Which is to say, even today’s atheists are expressing an attenuated form of religion. Their denial of any God is as absolute as others’ faith in God, and entails just as much a set of values to live by — including, for some, daily rituals like meditation, a form of prayer.
Yes, some atheists have a pretty solid lack of belief in deities. Some atheists do meditate or follow non-deistic belief systems like Buddhism, as he points to in his buddy Sam Harris . Yet, neither of these things are true of all atheists. Some have a weaker position on whether or not God exists and not all atheists meditate. I don’t meditate and I’d guess the majority of us also don’t.
Andrew next moves to his view on why religion is important:
It exists because we humans are the only species, so far as we can know, who have evolved to know explicitly that, one day in the future, we will die. And this existential fact requires some way of reconciling us to it while we are alive.
This is why science cannot replace it. Science does not tell you how to live, or what life is about; it can provide hypotheses and tentative explanations, but no ultimate meaning.
He’s right, though the latter assertion is strange. Science doesn’t tell us how to live life but it’s not meant to. It tells us how the universe works – how the body operates, how planets rotate, and how rockets can take us across the cosmos. It may soon provide solid answers on other things, and already has decent explanations of some, such as how life arose and what caused the universe to come into being. Science doesn’t assert that we know all the answers to everything right this second but does give us a way to work toward them. Will science find answers for every question? Not necessarily but we atheists and non-religious don’t claim it will. We can only do our best to try.
Andrew finally moves into his main argument about why lack of religion matters so much to him:
But none of this material progress [ed: capitalism and its benefits] beckons humans to a way of life beyond mere satisfaction of our wants and needs.
Andrew spends the rest of the article explaining his view of what has replaced a “way of life” not defined by religion: the comforts of modern entertainment and the creeds of social justice and nationalism I touched on in the intro.
The mistake that the religious often make is assuming that without religion, that what replaces it pales in comparison. I think this can be true in some cases. It’s a pretty well-supported concept that material things will only make you happy for so long before you have to move on to something else, the so-called hedonic treadmill or hedonic adaptation. The classic example is that increased wealth will offer you a new level of contentment for a while before you return to a stable level of happiness. This may be the case with other things. That new gadget will likely only provide you joy for so long before it bores you and you look for the next shiny thing. It is not providing true meaning to your life, just a temporary fix.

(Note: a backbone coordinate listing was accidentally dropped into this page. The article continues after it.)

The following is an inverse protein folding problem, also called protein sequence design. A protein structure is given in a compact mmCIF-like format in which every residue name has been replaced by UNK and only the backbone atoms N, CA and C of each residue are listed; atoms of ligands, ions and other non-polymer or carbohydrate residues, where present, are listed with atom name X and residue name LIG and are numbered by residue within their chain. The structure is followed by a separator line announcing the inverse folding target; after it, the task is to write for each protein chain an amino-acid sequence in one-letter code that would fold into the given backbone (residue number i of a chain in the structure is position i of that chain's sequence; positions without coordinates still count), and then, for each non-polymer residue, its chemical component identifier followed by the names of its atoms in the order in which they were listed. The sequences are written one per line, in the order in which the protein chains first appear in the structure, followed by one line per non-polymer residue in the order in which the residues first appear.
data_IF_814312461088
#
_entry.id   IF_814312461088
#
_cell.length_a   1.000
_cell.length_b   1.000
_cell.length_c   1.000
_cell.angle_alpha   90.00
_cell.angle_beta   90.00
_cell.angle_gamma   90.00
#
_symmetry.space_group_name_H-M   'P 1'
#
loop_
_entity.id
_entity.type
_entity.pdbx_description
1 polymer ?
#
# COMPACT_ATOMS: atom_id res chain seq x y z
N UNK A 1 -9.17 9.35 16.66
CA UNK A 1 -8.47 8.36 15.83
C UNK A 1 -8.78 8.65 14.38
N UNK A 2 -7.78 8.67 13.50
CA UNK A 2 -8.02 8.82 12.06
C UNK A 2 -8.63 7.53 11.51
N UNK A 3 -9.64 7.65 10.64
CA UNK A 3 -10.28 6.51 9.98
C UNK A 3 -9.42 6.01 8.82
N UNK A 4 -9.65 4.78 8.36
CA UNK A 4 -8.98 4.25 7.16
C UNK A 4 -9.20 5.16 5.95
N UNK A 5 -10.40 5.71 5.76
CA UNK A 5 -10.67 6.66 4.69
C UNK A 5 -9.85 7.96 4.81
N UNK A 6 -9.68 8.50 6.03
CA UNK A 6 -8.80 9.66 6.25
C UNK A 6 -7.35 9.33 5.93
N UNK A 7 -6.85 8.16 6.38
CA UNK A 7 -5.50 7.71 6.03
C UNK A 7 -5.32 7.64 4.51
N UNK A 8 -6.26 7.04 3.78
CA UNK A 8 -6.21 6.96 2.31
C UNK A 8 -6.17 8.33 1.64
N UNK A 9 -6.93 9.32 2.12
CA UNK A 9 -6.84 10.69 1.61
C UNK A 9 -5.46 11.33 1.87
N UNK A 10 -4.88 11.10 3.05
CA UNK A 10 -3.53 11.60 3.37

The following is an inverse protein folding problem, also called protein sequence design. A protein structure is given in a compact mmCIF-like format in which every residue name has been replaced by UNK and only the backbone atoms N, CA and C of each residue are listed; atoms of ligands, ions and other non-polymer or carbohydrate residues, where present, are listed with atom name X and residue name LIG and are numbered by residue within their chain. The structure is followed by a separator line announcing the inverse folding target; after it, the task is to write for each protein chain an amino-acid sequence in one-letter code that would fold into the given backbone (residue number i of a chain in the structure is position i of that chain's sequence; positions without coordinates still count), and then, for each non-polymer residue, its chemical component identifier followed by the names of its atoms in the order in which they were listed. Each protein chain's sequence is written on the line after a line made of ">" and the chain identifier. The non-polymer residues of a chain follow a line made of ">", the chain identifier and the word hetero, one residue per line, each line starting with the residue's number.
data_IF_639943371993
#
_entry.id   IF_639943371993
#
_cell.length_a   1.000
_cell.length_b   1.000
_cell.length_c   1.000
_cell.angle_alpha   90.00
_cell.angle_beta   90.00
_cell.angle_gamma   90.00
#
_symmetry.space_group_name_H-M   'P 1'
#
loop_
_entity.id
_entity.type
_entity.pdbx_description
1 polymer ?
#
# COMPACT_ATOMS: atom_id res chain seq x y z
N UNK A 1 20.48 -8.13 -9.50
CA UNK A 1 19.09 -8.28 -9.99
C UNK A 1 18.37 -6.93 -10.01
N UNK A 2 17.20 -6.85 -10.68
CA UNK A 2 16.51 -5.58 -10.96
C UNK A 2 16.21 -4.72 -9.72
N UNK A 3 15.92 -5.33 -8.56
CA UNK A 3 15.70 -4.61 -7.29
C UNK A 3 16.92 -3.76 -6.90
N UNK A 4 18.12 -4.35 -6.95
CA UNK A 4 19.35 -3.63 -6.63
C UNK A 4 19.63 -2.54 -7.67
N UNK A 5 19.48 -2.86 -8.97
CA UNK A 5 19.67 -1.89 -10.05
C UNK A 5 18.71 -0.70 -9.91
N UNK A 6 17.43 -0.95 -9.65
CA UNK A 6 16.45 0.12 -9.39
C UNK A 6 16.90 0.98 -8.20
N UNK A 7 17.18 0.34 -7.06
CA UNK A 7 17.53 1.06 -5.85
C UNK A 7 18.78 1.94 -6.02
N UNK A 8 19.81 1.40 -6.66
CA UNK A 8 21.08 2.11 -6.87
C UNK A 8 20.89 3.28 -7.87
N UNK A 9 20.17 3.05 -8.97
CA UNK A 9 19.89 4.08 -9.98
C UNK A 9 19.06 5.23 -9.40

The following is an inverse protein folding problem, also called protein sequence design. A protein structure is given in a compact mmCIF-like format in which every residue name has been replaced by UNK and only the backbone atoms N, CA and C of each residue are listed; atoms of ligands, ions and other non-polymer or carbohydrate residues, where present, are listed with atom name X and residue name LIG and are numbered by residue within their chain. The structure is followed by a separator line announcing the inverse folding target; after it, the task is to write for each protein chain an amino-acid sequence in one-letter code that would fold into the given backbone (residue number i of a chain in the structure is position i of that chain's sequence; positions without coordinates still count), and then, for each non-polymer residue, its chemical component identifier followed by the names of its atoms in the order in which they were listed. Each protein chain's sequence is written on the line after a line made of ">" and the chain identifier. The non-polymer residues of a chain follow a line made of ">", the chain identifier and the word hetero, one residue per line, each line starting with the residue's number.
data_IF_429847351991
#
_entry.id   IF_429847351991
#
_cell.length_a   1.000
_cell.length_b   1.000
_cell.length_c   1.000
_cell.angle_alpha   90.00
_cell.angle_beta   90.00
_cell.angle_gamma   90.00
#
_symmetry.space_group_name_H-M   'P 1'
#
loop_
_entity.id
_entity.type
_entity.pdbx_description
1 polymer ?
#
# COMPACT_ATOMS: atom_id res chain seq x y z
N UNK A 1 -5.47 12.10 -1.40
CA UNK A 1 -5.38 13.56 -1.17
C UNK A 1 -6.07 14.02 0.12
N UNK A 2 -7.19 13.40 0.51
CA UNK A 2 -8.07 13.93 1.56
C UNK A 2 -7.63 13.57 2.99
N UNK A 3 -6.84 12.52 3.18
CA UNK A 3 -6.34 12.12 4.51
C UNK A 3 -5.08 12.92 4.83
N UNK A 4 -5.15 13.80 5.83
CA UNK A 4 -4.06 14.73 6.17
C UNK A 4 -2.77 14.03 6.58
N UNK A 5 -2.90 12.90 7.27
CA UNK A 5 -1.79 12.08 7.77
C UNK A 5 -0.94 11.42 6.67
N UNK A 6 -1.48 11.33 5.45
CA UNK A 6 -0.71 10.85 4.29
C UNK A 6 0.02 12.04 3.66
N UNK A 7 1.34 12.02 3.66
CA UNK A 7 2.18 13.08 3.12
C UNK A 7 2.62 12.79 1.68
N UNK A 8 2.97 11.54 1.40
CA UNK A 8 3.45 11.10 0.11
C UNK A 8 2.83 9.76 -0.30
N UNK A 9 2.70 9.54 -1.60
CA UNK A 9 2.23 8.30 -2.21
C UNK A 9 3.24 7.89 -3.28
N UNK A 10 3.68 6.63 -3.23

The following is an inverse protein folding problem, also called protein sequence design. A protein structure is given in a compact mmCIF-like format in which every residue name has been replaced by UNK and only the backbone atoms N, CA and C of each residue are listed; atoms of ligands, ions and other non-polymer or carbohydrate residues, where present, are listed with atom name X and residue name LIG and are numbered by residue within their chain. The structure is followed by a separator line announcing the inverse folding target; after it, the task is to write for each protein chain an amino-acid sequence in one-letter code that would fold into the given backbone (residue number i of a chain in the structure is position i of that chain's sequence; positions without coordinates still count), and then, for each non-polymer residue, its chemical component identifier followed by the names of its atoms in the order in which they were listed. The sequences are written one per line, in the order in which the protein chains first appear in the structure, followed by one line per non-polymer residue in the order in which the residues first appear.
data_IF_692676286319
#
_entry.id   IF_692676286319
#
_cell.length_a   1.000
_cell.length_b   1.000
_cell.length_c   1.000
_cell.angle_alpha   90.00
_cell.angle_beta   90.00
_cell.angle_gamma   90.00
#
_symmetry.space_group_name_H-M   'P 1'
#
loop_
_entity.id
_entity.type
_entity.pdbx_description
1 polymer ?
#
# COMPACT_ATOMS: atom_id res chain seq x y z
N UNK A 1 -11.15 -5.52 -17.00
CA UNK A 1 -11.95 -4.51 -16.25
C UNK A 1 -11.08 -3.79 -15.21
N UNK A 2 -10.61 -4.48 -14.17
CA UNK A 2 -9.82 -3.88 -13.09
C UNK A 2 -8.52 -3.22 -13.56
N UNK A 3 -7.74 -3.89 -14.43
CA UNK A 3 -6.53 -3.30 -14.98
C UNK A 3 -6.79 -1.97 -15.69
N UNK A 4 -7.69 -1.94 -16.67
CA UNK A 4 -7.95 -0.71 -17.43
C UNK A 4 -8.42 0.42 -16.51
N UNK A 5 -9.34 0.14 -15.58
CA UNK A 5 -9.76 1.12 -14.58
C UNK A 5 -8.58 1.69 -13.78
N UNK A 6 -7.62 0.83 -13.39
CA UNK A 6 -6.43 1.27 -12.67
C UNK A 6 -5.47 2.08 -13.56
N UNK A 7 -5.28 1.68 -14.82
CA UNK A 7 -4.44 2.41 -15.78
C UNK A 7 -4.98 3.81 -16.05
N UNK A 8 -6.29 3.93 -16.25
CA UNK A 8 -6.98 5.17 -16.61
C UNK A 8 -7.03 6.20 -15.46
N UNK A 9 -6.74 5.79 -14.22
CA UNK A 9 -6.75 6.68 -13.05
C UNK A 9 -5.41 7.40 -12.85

That doesn’t mean that you can’t make your life mean something without religion, it just means that there isn’t one book or scroll that has all the answers. It means that only we can decide what life means, who and what is most meaningful in it, and how to deal with the curveballs. As mentioned earlier, life is what you make of it. Depending on who you are, this may be easier or more difficult to do, but it is possible.
It’s not all figured out at the beginning, either. Something new is always coming up, and some challenge or difficulty or experience is thrown our way. We’re constantly figuring out how deal with life as events come up. We’re problem solvers and we’re damn good at it. It’s why we continue to be the dominant species on this planet. It doesn’t mean that every experience and every difficulty immediately has a good answer, but like with science we don’t pretend there is one.
To be frank, I’m not even sure the religious would say their their faith’s teachings provide all of life’s meaning to them. Even believers will cherry pick the parts of their religion they like best and will often tie together different faiths, creeds, and philosophies that seem to best explain life’s mysteries. If something doesn’t make sense to them, they’ll toss it. In this way, no two believers have quite the same understanding of the “meaning of life”.
There is Not Emptiness, Just a Different Way of Life
So, ultimately, non-believers and atheists are not that different from believers, it’s just that we lack a belief in deities. Both the religious and non-religious take a look at the world and decide to themselves how to best make sense of it.
Going back to our Tweep from the beginning, he claimed that the atheist is empty inside without God. That’s not true at all; not for all of us, anyway. There’s no inherent hole that the non-religious have, yearning to be filled with something else, maybe even a toxic something, as Andrew suggests. Instead, the non-religious have found a different way to live and understand the universe. We all create our own meaning in life, but for the non-religious it just means finding it without help from on high.